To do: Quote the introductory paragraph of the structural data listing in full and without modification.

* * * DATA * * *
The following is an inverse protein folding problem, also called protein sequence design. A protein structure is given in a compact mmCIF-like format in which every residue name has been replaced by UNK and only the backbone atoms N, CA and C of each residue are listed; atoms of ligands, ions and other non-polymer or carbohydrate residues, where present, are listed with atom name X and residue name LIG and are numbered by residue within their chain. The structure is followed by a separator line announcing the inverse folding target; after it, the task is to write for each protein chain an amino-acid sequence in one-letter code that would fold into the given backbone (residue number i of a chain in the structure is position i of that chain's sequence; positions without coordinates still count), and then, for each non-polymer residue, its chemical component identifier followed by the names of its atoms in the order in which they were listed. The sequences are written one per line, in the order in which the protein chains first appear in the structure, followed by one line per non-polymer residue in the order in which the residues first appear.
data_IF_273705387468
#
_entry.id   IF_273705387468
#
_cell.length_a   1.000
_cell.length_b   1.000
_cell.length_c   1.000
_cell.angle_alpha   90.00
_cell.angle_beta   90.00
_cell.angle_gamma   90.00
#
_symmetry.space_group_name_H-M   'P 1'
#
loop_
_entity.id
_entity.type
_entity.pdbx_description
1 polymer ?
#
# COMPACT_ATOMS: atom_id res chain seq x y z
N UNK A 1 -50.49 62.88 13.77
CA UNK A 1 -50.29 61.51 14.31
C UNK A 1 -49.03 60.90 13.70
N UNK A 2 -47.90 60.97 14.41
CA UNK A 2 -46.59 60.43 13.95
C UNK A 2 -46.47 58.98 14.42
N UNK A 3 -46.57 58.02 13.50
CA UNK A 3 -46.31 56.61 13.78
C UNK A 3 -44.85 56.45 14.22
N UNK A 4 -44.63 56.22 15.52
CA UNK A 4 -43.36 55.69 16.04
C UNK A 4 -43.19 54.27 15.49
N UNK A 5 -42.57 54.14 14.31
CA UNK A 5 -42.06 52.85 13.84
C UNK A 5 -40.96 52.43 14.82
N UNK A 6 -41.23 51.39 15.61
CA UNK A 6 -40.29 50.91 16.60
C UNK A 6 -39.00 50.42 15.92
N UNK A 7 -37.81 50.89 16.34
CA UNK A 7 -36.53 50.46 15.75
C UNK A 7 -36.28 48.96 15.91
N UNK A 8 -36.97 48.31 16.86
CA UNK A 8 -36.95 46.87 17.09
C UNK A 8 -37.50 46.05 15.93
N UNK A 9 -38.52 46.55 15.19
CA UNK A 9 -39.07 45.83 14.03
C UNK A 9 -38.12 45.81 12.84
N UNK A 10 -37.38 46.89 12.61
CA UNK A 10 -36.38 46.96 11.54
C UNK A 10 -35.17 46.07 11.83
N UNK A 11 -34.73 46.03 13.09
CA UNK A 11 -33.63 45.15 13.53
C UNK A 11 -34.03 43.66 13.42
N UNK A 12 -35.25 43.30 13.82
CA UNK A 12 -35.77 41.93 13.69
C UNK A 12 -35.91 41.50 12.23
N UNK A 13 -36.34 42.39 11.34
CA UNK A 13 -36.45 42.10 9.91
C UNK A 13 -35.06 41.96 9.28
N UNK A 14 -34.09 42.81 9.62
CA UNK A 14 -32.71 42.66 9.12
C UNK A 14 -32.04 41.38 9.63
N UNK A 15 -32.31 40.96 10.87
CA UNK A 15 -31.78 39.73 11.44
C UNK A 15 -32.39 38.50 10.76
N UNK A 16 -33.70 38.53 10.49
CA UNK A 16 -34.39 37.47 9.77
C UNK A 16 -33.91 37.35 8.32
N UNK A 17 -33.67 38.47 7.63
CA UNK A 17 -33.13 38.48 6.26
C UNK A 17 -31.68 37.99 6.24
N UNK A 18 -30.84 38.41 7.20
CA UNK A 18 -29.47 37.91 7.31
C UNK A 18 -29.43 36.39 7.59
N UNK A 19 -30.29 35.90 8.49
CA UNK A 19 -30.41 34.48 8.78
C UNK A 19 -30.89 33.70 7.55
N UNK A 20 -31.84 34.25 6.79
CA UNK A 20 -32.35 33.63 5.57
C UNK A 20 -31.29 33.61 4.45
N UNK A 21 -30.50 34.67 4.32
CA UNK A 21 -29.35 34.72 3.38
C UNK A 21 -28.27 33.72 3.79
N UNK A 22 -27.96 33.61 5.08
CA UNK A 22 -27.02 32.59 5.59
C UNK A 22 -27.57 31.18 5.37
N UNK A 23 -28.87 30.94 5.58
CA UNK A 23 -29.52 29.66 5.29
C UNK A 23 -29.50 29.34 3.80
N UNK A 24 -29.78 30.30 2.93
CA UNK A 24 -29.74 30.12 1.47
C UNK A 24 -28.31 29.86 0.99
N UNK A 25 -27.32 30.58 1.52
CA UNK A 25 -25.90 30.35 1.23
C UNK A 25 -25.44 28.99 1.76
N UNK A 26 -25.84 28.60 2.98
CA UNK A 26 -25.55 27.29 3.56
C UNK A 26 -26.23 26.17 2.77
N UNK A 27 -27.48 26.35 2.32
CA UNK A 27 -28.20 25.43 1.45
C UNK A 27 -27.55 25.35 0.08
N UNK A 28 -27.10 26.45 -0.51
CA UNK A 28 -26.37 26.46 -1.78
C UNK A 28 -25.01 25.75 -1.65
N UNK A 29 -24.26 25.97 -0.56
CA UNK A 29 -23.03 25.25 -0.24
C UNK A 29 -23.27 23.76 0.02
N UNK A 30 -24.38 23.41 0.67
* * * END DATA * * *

The following is an inverse protein folding problem, also called protein sequence design. A protein structure is given in a compact mmCIF-like format in which every residue name has been replaced by UNK and only the backbone atoms N, CA and C of each residue are listed; atoms of ligands, ions and other non-polymer or carbohydrate residues, where present, are listed with atom name X and residue name LIG and are numbered by residue within their chain. The structure is followed by a separator line announcing the inverse folding target; after it, the task is to write for each protein chain an amino-acid sequence in one-letter code that would fold into the given backbone (residue number i of a chain in the structure is position i of that chain's sequence; positions without coordinates still count), and then, for each non-polymer residue, its chemical component identifier followed by the names of its atoms in the order in which they were listed. The sequences are written one per line, in the order in which the protein chains first appear in the structure, followed by one line per non-polymer residue in the order in which the residues first appear.